Mainstream economics refers to the various schools of economics predominantly taught in prominent universitiesis and is used to distinguish certain approaches and schools of thought in economics from heterodox approaches and schools such as the feminist economics and Marxian economics. Economics is the social science that studies the production distribution, and consumption of goods and services. Heterodox economics refers to the approaches or schools of economic thought, that are considered outside of mainstream, that is orthodox economics Feminist economics broadly refers to a developing branch of Economics that applies feminist lenses to economics Note Marxian economics is not restricted to Marxist economics as it includes the economic thought of those inspired by Marx's works who do not identify with Mainstream economists do not, in general, identify themselves as members of a particular school; they may, however, be associated with approaches within a field such as the rational-expectations approach to macroeconomics. Rational expectations is an assumption used in many contemporary macroeconomic models, and also in other areas of contemporary Economics and Game theory Macroeconomics is a branch of Economics that deals with the performance structure and behavior of a national or regional Economy as a whole Currently mainstream economics is dominated by the neoclassical synthesis, which combines neoclassical apporach to microeconomics with Keynesian approach to macroeconomics. Neoclassical synthesis refers to a postwar academic movement in Economics which attempted to absorb the Macroeconomic thought of John Maynard Keynes into 
The term came into common use in the late 20th century. It appears in the influential textbook by Samuelson and Nordhaus, on the inside back cover in the "Family Tree of Economics," which depicts arrows into it from J.M. Keynes (1936) and neoclassical economics (1860-1910). John Maynard Keynes 1st Baron Keynes CB (ˈkeɪnz "cains" (5 June 1883 &ndash 21 April 1946 was a British Economist whose ideas Neoclassical economics is a term variously used for approaches to Economics focusing on the determination of prices outputs and income distributions in markets The term neoclassical synthesis itself also appears in Samuelson's influencial 1955 textbook.  Mainstream economics includes theories of market and government failure and private and public goods. Market failure is a concept within economic theory wherein the allocation of goods and services by a Free market is not efficient. Government failure (or non-market failure) is the public sector analogy to Market failure and occurs when a government intervention causes a more inefficient allocation In Economics, a public good is a good that is non-rivaled and non-excludable. These developments suggest a range of views on the desirability or otherwise of government intervention.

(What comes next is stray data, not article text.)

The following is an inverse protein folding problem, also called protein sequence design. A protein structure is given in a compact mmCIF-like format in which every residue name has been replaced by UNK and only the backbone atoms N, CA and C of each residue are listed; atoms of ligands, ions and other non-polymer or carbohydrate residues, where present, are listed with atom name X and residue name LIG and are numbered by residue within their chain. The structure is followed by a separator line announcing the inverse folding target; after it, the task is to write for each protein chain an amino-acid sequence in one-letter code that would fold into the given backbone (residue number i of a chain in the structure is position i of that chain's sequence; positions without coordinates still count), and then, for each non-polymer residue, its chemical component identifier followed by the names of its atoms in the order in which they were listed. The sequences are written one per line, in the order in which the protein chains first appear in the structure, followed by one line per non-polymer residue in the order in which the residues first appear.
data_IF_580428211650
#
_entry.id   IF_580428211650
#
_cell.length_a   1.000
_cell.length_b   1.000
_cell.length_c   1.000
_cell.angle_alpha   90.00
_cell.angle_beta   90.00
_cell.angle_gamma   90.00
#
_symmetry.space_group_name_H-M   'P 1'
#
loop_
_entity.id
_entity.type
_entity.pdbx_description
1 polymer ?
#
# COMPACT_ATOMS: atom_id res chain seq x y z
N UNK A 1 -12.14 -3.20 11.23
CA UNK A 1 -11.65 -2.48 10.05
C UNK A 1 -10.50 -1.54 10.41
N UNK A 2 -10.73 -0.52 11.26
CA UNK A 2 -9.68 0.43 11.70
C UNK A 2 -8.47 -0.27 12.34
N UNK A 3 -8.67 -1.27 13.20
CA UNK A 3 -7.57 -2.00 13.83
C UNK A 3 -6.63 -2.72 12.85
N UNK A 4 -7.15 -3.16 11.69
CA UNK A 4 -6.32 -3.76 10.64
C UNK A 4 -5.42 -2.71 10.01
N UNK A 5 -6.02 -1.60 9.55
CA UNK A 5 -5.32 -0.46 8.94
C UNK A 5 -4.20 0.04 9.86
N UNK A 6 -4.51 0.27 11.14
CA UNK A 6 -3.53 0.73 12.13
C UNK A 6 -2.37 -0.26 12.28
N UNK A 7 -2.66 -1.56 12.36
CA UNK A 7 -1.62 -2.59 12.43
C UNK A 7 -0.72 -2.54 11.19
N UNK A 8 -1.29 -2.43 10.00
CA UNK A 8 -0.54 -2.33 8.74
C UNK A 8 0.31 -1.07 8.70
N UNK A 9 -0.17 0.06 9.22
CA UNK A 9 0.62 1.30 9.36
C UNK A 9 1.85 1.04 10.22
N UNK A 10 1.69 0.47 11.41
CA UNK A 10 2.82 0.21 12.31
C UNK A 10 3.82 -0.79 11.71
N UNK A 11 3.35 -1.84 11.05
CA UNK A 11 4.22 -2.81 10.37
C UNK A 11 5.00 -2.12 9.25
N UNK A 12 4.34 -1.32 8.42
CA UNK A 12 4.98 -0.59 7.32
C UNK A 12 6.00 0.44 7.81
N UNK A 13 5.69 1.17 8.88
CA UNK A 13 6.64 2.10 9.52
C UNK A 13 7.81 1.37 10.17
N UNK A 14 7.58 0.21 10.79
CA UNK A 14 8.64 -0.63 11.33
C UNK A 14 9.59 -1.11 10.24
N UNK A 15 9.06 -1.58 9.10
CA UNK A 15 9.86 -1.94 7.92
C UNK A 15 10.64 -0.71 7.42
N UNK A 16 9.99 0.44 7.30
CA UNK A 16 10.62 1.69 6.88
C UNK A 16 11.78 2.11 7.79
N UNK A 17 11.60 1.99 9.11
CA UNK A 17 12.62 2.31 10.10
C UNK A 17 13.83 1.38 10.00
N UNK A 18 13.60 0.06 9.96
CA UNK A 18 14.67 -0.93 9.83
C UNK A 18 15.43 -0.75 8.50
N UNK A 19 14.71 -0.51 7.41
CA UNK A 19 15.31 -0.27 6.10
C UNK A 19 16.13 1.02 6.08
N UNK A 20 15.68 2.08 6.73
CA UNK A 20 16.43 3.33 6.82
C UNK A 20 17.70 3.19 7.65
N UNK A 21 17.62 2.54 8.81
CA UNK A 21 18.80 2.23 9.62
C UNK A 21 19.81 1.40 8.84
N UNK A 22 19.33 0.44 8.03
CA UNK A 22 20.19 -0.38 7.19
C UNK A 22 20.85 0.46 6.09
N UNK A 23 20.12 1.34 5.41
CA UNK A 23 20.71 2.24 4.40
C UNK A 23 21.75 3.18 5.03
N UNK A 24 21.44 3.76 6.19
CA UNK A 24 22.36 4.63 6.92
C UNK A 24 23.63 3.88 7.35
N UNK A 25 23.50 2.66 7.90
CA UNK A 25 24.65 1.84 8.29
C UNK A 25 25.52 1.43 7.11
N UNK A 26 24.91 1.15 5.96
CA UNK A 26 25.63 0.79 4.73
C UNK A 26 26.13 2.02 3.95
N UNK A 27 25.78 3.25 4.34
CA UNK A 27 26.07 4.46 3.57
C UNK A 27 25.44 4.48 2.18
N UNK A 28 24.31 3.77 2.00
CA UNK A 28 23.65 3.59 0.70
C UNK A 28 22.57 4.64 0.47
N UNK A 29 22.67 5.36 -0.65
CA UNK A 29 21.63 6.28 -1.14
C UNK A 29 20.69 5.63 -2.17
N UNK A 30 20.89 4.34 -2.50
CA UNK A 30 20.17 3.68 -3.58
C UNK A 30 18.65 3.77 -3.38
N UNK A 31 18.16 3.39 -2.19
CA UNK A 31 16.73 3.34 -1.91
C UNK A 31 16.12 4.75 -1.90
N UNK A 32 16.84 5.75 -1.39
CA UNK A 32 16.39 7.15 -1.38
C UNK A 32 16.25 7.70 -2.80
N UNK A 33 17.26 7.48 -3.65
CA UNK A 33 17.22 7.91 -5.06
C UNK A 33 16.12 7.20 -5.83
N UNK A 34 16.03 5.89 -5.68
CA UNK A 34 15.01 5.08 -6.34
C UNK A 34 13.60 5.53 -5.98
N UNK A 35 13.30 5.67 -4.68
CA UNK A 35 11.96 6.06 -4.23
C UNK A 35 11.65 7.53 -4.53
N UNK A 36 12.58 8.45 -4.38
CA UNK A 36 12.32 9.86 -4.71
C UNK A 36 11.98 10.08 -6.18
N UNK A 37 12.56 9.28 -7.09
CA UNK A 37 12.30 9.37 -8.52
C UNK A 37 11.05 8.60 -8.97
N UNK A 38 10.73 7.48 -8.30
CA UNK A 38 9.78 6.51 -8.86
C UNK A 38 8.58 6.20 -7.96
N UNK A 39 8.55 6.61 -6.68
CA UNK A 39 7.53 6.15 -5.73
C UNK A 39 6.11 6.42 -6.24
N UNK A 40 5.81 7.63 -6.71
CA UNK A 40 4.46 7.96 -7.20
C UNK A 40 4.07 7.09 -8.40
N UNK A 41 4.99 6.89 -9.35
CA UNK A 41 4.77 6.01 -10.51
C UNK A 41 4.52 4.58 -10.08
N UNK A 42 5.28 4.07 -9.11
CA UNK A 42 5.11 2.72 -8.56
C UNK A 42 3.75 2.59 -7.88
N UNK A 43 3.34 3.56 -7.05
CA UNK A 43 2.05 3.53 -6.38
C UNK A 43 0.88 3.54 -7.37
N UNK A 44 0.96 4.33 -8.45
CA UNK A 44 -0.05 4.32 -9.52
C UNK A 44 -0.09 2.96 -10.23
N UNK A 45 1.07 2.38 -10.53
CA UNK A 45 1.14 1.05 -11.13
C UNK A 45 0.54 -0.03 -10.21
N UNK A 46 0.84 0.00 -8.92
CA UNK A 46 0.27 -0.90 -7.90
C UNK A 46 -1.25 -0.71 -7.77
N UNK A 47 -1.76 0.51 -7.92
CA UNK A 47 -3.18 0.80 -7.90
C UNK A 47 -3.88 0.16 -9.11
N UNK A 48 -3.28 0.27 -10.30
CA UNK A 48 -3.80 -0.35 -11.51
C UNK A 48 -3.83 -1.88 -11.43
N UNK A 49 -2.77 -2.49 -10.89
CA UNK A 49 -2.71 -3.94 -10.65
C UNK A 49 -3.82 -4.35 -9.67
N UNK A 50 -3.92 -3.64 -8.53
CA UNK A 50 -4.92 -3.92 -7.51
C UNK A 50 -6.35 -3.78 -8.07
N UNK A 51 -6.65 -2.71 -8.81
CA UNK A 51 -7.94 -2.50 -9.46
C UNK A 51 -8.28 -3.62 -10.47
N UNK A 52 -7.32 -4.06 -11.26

Mainstream economics may employ axioms or postulates in stating a theory. In traditional Logic, an axiom or postulate is a proposition that is not proved or demonstrated but considered to be either self-evident, or subject In traditional Logic, an axiom or postulate is a proposition that is not proved or demonstrated but considered to be either self-evident, or subject Testing the theoretical and empirical implications of those postulates is a standard method of mainstream economics.
Some fields may be described as being partly within mainstream economics, partly within heterodox economics. Heterodox economics refers to the approaches or schools of economic thought, that are considered outside of mainstream, that is orthodox economics Some of them are Austrian economics, institutional economics, neuroeconomics and non-linear complexity theory. The Austrian School, also known as the “ Vienna School ” or the “ Psychological School ” is a heterodox school of economics that advocates Institutional economics, known by some as Institutionalist political economy, focuses on understanding the role of human-made institutions in shaping economic behaviour Neuroeconomics combines Neuroscience, Economics, and Psychology to study how people make decisions Complexity economics is the application of Complexity science to the problems of Economics.  They may use neoclassical economics as a point of departure. Yet, recent research suggests that "neoclassical economics no longer dominates a mainstream economics. "
A countervailing trend is the expansion of mainstream methods to such seemingly distant fields as crime the family, law, politics, and religion. The Family, although recognized as fundamental from Adam Smith on received little systematic treatment in Economics before the 1950s Law and Economics, or economic analysis of law is an approach to Legal theory that applies methods of Economics to law Public choice in economic theory is the use of modern Economic tools to study problems that are traditionally in the province of Political science.  The latter phenomenon is sometimes referred to as economic imperialism.